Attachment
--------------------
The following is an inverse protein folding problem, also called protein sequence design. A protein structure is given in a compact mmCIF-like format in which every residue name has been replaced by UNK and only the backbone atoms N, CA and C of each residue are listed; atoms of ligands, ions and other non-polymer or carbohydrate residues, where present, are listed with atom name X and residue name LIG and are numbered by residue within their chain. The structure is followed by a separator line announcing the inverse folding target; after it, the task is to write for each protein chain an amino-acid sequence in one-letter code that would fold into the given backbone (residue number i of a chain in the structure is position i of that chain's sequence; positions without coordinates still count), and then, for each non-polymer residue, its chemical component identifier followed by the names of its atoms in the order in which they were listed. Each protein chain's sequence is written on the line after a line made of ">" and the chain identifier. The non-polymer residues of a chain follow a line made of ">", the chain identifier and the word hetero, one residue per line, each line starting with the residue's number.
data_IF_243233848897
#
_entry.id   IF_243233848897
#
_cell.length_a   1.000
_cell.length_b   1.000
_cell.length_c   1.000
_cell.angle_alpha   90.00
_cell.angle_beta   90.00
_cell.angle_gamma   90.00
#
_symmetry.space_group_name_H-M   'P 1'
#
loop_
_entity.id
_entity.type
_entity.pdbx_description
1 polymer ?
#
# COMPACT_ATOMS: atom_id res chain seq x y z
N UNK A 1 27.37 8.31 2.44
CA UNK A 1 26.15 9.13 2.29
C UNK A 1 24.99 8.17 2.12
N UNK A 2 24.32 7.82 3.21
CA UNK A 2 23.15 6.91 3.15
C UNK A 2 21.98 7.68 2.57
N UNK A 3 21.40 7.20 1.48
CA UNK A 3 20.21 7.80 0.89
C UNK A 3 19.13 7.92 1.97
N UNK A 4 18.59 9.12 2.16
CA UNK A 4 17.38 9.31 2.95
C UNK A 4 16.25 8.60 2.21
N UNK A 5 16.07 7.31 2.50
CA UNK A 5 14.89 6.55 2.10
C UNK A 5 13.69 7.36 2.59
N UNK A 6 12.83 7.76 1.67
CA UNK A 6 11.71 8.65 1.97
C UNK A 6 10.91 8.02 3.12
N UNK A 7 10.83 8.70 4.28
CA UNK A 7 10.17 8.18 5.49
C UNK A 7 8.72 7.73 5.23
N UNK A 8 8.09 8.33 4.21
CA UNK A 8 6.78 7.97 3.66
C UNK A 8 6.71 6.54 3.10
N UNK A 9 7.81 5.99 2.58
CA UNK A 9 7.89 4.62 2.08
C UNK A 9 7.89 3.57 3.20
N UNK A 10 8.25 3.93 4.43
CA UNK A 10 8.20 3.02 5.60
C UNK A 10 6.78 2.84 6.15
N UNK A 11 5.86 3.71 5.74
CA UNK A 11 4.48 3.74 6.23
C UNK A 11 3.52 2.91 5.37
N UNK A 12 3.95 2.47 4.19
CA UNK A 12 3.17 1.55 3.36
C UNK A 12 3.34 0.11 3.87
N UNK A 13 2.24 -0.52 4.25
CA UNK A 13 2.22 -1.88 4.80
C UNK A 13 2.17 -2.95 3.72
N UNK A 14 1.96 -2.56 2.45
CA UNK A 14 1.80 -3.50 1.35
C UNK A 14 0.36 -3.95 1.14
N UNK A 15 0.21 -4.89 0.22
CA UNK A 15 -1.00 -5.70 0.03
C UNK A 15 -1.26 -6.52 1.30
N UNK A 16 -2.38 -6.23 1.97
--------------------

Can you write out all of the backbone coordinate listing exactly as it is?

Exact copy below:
The following is an inverse protein folding problem, also called protein sequence design. A protein structure is given in a compact mmCIF-like format in which every residue name has been replaced by UNK and only the backbone atoms N, CA and C of each residue are listed; atoms of ligands, ions and other non-polymer or carbohydrate residues, where present, are listed with atom name X and residue name LIG and are numbered by residue within their chain. The structure is followed by a separator line announcing the inverse folding target; after it, the task is to write for each protein chain an amino-acid sequence in one-letter code that would fold into the given backbone (residue number i of a chain in the structure is position i of that chain's sequence; positions without coordinates still count), and then, for each non-polymer residue, its chemical component identifier followed by the names of its atoms in the order in which they were listed. Each protein chain's sequence is written on the line after a line made of ">" and the chain identifier. The non-polymer residues of a chain follow a line made of ">", the chain identifier and the word hetero, one residue per line, each line starting with the residue's number.
data_IF_243233848897
#
_entry.id   IF_243233848897
#
_cell.length_a   1.000
_cell.length_b   1.000
_cell.length_c   1.000
_cell.angle_alpha   90.00
_cell.angle_beta   90.00
_cell.angle_gamma   90.00
#
_symmetry.space_group_name_H-M   'P 1'
#
loop_
_entity.id
_entity.type
_entity.pdbx_description
1 polymer ?
#
# COMPACT_ATOMS: atom_id res chain seq x y z
N UNK A 1 27.37 8.31 2.44
CA UNK A 1 26.15 9.13 2.29
C UNK A 1 24.99 8.17 2.12
N UNK A 2 24.32 7.82 3.21
CA UNK A 2 23.15 6.91 3.15
C UNK A 2 21.98 7.68 2.57
N UNK A 3 21.40 7.20 1.48
CA UNK A 3 20.21 7.80 0.89
C UNK A 3 19.13 7.92 1.97
N UNK A 4 18.59 9.12 2.16
CA UNK A 4 17.38 9.31 2.95
C UNK A 4 16.25 8.60 2.21
N UNK A 5 16.07 7.31 2.50
CA UNK A 5 14.89 6.55 2.10
C UNK A 5 13.69 7.36 2.59
N UNK A 6 12.83 7.76 1.67
CA UNK A 6 11.71 8.65 1.97
C UNK A 6 10.91 8.02 3.12
N UNK A 7 10.83 8.70 4.28
CA UNK A 7 10.17 8.18 5.49
C UNK A 7 8.72 7.73 5.23
N UNK A 8 8.09 8.33 4.21
CA UNK A 8 6.78 7.97 3.66
C UNK A 8 6.71 6.54 3.10
N UNK A 9 7.81 5.99 2.58
CA UNK A 9 7.89 4.62 2.08
C UNK A 9 7.89 3.57 3.20
N UNK A 10 8.25 3.93 4.43
CA UNK A 10 8.20 3.02 5.60
C UNK A 10 6.78 2.84 6.15
N UNK A 11 5.86 3.71 5.74
CA UNK A 11 4.48 3.74 6.23
C UNK A 11 3.52 2.91 5.37
N UNK A 12 3.95 2.47 4.19
CA UNK A 12 3.17 1.55 3.36
C UNK A 12 3.34 0.11 3.87
N UNK A 13 2.24 -0.52 4.25
CA UNK A 13 2.22 -1.88 4.80
C UNK A 13 2.17 -2.95 3.72
N UNK A 14 1.96 -2.56 2.45
CA UNK A 14 1.80 -3.50 1.35
C UNK A 14 0.36 -3.95 1.14
N UNK A 15 0.21 -4.89 0.22
CA UNK A 15 -1.00 -5.70 0.03
C UNK A 15 -1.26 -6.52 1.30
N UNK A 16 -2.38 -6.23 1.97